This post discusses findings from the NAIOP Skills Survey on respondent perceptions of different academic degree programs and non-degree credentials and includes additional information about the NAIOP members that participated in the survey.
To assess how real estate and development degree programs are perceived in comparison to others, respondents who self-identified as holding management positions were asked to evaluate how they would view hypothetical job applicants with different academic credentials. When asked about undergraduate degrees as a credential for early-career applicants, managers had almost equally favorable views of bachelor’s degrees in real estate, development or construction management on the one hand (93.5% somewhat or very favorable) and bachelor’s degrees in business administration, finance or a related field on the other (91.1%), followed by bachelor’s degrees in architecture or engineering (78.1%). More respondents indicated they would have a somewhat or very favorable view of an associate degree in a field related to real estate (48.5%) than a bachelor’s degree in an unrelated discipline (18.3%). The pattern was essentially the same when managers were asked how favorably they would view mid-career candidates with master’s degrees in different fields. In open-ended comments, a few respondents indicated they would make further distinctions among less closely related disciplines, such as between other STEM fields and non-STEM programs.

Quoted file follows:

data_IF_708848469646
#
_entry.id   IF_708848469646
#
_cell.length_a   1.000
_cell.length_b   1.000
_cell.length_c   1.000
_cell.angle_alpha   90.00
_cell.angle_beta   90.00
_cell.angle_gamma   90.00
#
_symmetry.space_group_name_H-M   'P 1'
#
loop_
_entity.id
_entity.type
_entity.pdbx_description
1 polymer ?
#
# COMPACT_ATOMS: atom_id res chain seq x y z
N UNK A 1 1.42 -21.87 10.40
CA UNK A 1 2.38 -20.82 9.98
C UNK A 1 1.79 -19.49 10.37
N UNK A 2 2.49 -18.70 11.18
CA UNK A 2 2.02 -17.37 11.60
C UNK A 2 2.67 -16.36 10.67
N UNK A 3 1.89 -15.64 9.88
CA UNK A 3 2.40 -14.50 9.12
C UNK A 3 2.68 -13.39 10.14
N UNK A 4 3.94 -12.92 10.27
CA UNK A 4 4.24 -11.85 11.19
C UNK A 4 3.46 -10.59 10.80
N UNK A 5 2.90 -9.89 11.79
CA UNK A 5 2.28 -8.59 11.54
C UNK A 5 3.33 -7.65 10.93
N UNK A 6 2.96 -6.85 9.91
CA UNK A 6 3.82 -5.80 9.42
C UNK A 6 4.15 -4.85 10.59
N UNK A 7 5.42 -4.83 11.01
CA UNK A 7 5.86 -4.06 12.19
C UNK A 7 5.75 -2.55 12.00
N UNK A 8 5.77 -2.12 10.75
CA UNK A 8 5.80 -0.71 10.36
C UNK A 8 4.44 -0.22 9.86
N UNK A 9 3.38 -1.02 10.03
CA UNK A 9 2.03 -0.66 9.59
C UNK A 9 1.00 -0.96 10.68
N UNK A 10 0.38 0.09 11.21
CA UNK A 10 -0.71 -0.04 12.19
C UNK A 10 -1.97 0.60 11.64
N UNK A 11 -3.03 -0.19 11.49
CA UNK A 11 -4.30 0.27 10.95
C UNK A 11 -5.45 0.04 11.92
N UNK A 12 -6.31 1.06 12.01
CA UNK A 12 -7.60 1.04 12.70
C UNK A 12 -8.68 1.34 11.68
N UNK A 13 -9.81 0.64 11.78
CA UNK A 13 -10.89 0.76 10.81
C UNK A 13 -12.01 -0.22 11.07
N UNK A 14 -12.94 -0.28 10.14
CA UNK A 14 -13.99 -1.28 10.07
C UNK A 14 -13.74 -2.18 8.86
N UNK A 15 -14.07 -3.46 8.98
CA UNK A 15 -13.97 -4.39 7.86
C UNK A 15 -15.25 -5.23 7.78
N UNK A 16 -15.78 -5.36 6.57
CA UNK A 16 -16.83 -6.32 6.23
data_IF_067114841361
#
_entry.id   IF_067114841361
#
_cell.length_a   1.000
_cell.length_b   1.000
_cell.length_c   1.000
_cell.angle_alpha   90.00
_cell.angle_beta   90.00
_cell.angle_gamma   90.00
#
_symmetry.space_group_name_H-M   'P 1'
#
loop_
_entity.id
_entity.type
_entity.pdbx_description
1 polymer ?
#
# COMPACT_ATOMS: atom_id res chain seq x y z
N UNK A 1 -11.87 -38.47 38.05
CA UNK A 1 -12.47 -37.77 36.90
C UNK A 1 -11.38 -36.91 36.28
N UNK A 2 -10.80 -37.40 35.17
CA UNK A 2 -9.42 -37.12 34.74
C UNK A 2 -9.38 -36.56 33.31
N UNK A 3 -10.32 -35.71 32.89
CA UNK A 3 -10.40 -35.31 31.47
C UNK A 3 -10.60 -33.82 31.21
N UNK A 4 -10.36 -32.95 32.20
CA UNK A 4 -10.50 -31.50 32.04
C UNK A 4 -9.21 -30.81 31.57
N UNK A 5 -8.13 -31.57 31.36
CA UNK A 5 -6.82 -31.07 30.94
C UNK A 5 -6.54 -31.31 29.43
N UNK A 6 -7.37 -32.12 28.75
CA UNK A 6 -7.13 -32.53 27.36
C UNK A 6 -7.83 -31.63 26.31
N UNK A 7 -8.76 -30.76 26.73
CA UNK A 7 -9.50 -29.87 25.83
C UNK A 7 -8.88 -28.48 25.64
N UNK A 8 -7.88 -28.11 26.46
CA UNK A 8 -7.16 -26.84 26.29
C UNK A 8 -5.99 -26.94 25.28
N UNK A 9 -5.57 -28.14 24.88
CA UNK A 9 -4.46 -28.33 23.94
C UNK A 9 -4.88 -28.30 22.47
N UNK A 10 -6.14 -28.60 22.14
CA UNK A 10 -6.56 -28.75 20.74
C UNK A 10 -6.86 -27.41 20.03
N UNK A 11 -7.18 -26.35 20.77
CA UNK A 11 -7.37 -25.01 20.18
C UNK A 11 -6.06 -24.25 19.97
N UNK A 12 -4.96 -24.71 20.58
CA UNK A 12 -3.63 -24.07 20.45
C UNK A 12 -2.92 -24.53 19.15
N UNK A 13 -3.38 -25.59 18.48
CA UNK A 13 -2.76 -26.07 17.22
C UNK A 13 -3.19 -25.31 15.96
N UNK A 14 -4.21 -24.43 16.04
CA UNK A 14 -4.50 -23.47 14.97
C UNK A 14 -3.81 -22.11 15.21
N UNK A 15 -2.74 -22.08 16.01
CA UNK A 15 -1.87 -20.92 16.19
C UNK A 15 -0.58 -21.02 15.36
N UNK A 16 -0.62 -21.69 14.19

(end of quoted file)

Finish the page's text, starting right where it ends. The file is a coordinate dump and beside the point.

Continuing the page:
All respondents were asked about the relative value of several non-degree credentials, such as professional certifications or a real estate license. The results suggest that most respondents believe these types of credentials hold only limited value within development-related professions. The three credentials most frequently identified as valuable or very valuable were a real estate license (35.1%), Chartered Financial Analyst (CFA, 34.2%), and Certified Construction Manager (CCM, 32.2%). However, the percentage of respondents identifying a CFA or CCM as valuable or very valuable barely exceeded the percentage that identified them as of limited or no value, and the opposite was true of a real estate license. Respondents were more likely to indicate that the other credentials were of limited or no value than valuable or very valuable. In open-ended comments, a few respondents suggested limited experience with individuals who had these non-degree credentials.
More Research on Talent Development Forthcoming
The information from this survey will inform a NAIOP Research Foundation project on talent development in commercial real estate. The project will also draw from existing studies and interviews with commercial real estate professionals. The resulting report will be published in 2024.
Survey Respondent Profile
Read part one of this series: “NAIOP Survey Provides Insight into Skills Most Important to CRE Development.”